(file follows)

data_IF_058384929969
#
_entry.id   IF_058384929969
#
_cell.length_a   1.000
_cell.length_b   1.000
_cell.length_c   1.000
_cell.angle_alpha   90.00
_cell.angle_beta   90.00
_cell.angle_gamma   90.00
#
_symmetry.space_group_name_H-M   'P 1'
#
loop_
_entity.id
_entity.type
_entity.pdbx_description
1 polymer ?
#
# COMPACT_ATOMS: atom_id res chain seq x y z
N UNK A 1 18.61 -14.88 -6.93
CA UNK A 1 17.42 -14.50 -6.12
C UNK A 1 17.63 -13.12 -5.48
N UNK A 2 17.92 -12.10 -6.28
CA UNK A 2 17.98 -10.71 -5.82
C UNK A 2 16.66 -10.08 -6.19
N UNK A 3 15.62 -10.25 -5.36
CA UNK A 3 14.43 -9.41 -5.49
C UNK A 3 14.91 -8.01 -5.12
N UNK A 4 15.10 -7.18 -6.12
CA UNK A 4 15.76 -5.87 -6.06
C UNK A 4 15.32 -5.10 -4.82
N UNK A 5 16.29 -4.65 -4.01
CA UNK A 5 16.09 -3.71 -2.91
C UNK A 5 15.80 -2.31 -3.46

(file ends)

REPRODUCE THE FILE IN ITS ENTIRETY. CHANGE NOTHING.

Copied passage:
data_IF_058384929969
#
_entry.id   IF_058384929969
#
_cell.length_a   1.000
_cell.length_b   1.000
_cell.length_c   1.000
_cell.angle_alpha   90.00
_cell.angle_beta   90.00
_cell.angle_gamma   90.00
#
_symmetry.space_group_name_H-M   'P 1'
#
loop_
_entity.id
_entity.type
_entity.pdbx_description
1 polymer ?
#
# COMPACT_ATOMS: atom_id res chain seq x y z
N UNK A 1 18.61 -14.88 -6.93
CA UNK A 1 17.42 -14.50 -6.12
C UNK A 1 17.63 -13.12 -5.48
N UNK A 2 17.92 -12.10 -6.28
CA UNK A 2 17.98 -10.71 -5.82
C UNK A 2 16.66 -10.08 -6.19
N UNK A 3 15.62 -10.25 -5.36
CA UNK A 3 14.43 -9.41 -5.49
C UNK A 3 14.91 -8.01 -5.12
N UNK A 4 15.10 -7.18 -6.12
CA UNK A 4 15.76 -5.87 -6.06
C UNK A 4 15.32 -5.10 -4.82
N UNK A 5 16.29 -4.65 -4.01
CA UNK A 5 16.09 -3.71 -2.91
C UNK A 5 15.80 -2.31 -3.46